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Striper migration map

post #1 of 23
Thread Starter 
Has anyone ever considered using something like Google maps to track the bass migration?

You could zoom out at a sufficient level to prevent spot burning.

As folks catch fish they could stick a "thumbtack" in the general area.

As the fish migrate I'm sure the "thumbtacks" would tell the tale. I suppose the best thing would be to have them deleted after a week or two in order to show the summer doldrums and fall migrations as the affect certain areas.

I'd think this would be tremendously interesting to follow.
post #2 of 23
Quote:
Originally Posted by rocket500 View Post
Has anyone ever considered using something like Google maps to track the bass migration?

You could zoom out at a sufficient level to prevent spot burning.

As folks catch fish they could stick a "thumbtack" in the general area.

As the fish migrate I'm sure the "thumbtacks" would tell the tale. I suppose the best thing would be to have them deleted after a week or two in order to show the summer doldrums and fall migrations as the affect certain areas.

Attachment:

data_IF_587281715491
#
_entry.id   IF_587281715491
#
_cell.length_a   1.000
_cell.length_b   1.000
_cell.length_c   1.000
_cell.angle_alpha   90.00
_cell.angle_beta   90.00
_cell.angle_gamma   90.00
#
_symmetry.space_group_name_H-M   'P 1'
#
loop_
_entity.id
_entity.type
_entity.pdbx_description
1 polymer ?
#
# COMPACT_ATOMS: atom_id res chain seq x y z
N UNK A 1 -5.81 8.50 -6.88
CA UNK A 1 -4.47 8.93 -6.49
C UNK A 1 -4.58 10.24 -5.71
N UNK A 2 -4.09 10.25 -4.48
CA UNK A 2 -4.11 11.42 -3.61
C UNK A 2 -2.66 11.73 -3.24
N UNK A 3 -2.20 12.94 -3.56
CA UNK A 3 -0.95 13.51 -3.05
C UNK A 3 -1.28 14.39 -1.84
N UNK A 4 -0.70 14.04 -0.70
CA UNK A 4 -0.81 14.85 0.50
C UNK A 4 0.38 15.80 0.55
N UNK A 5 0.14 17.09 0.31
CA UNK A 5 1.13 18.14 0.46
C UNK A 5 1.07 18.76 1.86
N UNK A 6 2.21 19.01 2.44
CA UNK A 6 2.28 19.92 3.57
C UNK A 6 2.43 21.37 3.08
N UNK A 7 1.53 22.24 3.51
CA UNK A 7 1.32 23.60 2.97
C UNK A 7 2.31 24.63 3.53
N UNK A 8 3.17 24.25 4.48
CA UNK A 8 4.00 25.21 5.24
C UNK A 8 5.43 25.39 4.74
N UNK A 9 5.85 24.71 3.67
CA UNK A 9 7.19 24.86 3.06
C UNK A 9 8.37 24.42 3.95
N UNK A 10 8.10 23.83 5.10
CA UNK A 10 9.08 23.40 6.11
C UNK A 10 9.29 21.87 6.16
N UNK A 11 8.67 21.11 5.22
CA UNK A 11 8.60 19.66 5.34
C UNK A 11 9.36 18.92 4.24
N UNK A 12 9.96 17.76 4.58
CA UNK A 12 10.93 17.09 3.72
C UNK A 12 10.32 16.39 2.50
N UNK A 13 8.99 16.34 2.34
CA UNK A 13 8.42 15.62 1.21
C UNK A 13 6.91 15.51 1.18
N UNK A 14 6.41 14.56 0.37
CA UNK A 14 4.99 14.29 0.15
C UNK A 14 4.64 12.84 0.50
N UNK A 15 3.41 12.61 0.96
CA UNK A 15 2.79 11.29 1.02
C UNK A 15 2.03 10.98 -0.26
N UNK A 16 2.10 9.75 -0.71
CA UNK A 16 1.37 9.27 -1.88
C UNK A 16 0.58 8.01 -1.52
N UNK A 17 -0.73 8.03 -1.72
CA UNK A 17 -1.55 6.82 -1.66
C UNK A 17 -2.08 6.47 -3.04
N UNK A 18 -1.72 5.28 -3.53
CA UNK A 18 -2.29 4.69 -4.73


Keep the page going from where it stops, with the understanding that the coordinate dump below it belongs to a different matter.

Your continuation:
I'd think this would be tremendously interesting to follow.


Naw guys like me would throw in false thumbtacks just to mess you all up.
Nothing personal just business

Kind of like leaving striper scales at locations that are dead. Through off the posse.
post #3 of 23
Sounds interesting. I do recall seeing somewhere a map of the coast with what I can only describe as "thermal imaging" of the stripers' range during migration. With the red "hot" areas being around NJ - NC, then fading to yellow around their migratory routes around NY - NH, and fading to blue at the extremes of their range. Does that make sense?

Kind of along the same lines, I think.
post #4 of 23
Thread Starter 
That's exactly what I'm talking about. The locations only need to be general. Its really no more information than you could glean from calling a few bait shops up and down the coast or reading On the Water or something, but it provides a visual aspect to it.

Actually, someone like On the Water should put this together.

I'm sure some cagey folks would want to post false reports so you'd have to screen the data somehow, or limit the contributions to trustworthy sources.
post #5 of 23
Sort of along these lines, but the image I recall was much more detailed. Like a Google map with highlighted areas detailing what percentage of fish were caught in what locales throughout the year. I'll have to keep looking...







post #6 of 23